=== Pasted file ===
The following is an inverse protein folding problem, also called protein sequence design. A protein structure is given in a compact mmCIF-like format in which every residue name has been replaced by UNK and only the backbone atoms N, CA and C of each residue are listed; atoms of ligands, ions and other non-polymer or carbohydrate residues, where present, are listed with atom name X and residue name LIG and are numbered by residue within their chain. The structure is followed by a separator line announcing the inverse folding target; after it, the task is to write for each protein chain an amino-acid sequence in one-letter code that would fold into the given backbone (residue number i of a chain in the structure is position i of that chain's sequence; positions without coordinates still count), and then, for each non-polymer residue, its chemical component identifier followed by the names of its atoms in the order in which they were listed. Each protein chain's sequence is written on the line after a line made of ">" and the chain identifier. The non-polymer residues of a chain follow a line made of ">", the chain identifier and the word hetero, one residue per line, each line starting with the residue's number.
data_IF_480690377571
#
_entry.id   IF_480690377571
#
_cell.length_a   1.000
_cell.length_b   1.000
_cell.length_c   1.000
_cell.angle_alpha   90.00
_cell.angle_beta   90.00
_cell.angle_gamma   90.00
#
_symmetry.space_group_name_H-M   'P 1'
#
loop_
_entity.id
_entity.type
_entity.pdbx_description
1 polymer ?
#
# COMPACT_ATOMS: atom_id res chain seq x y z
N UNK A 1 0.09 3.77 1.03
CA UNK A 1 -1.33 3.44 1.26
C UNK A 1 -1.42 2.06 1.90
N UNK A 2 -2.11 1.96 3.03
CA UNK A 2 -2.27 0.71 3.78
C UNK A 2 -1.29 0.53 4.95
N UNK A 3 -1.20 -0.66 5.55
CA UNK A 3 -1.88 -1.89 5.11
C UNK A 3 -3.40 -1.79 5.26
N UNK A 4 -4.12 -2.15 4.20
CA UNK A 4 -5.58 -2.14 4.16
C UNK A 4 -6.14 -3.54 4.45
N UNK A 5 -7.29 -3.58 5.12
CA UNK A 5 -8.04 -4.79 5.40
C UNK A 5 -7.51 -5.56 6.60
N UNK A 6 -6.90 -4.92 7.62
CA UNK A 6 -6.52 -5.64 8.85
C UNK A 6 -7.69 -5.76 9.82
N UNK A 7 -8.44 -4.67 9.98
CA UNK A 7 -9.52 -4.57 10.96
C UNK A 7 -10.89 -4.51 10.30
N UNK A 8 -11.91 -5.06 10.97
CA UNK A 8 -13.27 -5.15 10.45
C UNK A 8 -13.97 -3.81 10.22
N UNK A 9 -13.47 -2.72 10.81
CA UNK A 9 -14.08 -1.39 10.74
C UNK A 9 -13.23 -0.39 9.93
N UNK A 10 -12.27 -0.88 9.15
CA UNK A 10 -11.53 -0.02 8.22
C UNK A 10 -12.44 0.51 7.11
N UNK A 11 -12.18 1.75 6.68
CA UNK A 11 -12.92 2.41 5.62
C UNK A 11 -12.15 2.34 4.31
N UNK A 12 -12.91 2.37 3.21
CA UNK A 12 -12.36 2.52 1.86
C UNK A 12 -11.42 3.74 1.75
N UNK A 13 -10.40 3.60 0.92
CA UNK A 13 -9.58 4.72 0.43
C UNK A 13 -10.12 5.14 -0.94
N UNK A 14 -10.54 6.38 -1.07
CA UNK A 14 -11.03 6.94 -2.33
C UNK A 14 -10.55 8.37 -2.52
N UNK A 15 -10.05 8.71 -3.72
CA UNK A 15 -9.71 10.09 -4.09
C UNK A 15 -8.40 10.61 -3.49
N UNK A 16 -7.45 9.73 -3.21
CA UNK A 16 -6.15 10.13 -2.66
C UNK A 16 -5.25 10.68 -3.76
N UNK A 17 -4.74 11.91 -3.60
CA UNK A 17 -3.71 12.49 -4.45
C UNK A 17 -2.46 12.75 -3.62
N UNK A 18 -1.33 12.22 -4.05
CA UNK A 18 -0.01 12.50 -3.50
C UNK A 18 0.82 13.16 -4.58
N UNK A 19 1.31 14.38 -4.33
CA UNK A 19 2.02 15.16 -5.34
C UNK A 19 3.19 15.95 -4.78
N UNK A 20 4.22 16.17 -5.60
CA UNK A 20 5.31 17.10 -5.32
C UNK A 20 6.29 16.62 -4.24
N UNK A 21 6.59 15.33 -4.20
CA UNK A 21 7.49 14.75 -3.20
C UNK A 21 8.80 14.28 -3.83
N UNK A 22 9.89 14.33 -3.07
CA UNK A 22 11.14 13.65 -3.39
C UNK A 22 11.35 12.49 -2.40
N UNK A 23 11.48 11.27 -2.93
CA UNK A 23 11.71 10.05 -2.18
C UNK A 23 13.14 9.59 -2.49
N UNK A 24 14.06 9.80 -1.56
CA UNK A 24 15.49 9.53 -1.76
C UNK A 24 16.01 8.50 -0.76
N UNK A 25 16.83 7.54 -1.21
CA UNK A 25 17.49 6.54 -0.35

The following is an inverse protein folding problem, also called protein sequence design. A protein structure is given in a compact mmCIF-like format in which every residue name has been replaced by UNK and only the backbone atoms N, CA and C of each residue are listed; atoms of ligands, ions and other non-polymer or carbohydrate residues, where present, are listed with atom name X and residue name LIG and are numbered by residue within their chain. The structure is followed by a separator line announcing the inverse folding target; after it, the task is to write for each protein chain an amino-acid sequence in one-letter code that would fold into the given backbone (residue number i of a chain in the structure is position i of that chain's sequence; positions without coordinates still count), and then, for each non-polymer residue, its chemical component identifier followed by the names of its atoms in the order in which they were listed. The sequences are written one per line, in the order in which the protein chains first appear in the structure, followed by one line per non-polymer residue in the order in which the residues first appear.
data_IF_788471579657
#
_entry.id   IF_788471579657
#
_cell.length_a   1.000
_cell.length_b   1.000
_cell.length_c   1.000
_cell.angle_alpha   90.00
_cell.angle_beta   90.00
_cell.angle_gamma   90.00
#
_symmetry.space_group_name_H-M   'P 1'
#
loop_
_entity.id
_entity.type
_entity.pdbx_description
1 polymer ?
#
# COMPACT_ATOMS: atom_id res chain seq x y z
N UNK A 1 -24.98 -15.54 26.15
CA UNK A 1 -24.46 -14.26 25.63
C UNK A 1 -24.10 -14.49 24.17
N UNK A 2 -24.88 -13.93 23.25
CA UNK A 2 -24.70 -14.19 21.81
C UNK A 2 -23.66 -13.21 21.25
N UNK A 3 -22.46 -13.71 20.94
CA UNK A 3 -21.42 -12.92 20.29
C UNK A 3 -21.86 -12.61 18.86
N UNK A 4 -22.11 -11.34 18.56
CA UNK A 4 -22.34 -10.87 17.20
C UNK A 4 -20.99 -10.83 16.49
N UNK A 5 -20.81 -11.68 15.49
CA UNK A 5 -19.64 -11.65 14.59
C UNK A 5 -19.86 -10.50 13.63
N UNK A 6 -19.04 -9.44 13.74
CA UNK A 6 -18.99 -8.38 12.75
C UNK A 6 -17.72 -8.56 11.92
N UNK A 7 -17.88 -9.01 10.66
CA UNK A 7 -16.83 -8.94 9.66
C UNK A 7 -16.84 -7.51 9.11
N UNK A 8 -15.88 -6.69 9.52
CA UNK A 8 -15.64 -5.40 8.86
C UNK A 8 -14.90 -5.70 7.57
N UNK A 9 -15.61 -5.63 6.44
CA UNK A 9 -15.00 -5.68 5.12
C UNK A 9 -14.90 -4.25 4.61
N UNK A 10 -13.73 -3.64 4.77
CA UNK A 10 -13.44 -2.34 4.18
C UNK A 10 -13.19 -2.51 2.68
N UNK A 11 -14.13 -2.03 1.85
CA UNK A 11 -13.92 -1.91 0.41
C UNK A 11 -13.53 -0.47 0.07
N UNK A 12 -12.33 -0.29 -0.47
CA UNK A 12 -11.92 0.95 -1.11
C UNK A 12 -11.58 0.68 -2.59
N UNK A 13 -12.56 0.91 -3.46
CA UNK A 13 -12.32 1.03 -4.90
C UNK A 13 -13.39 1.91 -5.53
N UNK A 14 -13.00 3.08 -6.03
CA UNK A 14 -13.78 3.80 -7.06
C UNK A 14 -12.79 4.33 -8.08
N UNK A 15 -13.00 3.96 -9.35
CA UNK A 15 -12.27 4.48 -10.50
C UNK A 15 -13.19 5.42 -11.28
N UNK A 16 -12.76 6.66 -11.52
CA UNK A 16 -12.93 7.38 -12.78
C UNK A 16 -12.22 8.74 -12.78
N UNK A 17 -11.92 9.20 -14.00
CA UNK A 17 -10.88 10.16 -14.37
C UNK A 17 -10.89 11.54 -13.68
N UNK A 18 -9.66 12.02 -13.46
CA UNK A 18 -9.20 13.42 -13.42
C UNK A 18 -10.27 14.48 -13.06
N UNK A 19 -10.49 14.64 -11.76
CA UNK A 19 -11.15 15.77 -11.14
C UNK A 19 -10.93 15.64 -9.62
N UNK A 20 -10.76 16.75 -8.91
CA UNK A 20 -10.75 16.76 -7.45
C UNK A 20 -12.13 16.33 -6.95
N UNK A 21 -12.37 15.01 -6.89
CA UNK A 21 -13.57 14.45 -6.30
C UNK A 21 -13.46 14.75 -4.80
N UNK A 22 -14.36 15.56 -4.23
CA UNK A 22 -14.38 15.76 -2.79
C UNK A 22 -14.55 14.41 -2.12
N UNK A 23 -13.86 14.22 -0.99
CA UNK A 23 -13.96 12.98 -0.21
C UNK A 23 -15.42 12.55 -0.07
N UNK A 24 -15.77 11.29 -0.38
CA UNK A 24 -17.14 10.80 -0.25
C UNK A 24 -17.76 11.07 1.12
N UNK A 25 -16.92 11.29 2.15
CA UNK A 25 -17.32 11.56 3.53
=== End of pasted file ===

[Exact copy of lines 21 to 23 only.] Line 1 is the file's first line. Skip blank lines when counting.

# COMPACT_ATOMS: atom_id res chain seq x y z
N UNK A 1 0.09 3.77 1.03
CA UNK A 1 -1.33 3.44 1.26